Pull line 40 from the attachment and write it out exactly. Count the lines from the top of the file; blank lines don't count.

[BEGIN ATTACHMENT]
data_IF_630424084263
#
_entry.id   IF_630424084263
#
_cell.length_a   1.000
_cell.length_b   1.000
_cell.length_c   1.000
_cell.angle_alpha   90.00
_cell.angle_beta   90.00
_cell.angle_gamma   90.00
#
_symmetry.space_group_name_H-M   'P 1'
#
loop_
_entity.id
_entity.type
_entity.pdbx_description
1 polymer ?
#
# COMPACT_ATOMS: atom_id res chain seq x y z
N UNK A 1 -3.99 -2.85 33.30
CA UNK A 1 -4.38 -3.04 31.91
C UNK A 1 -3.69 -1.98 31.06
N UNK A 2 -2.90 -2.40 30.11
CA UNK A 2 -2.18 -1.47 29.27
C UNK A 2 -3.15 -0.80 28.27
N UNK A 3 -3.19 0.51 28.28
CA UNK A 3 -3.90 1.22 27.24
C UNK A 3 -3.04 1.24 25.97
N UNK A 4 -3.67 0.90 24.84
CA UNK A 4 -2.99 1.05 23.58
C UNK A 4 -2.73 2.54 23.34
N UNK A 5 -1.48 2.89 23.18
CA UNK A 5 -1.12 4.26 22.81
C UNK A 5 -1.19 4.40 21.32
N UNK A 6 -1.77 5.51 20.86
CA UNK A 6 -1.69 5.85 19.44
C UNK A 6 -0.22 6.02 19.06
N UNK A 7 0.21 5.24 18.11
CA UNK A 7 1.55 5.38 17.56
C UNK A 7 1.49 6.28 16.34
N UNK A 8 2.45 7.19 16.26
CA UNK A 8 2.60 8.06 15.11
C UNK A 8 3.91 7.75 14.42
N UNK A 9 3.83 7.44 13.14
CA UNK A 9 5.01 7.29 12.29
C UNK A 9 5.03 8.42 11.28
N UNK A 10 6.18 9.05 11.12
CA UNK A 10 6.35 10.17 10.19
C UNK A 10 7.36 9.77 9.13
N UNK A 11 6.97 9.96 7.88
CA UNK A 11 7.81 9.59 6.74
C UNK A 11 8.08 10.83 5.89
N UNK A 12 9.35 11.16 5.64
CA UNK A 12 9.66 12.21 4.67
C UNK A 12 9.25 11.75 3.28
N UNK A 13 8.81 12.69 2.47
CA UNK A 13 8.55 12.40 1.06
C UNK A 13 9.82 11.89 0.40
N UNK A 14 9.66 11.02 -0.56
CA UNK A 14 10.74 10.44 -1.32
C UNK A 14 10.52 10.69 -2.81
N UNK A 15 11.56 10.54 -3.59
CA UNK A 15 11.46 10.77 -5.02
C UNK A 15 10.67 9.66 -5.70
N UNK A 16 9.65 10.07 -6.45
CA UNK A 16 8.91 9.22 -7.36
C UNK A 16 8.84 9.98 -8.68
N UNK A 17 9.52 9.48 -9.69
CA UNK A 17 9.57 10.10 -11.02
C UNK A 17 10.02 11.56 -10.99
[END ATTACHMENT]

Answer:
CA UNK A 7 1.55 5.38 17.56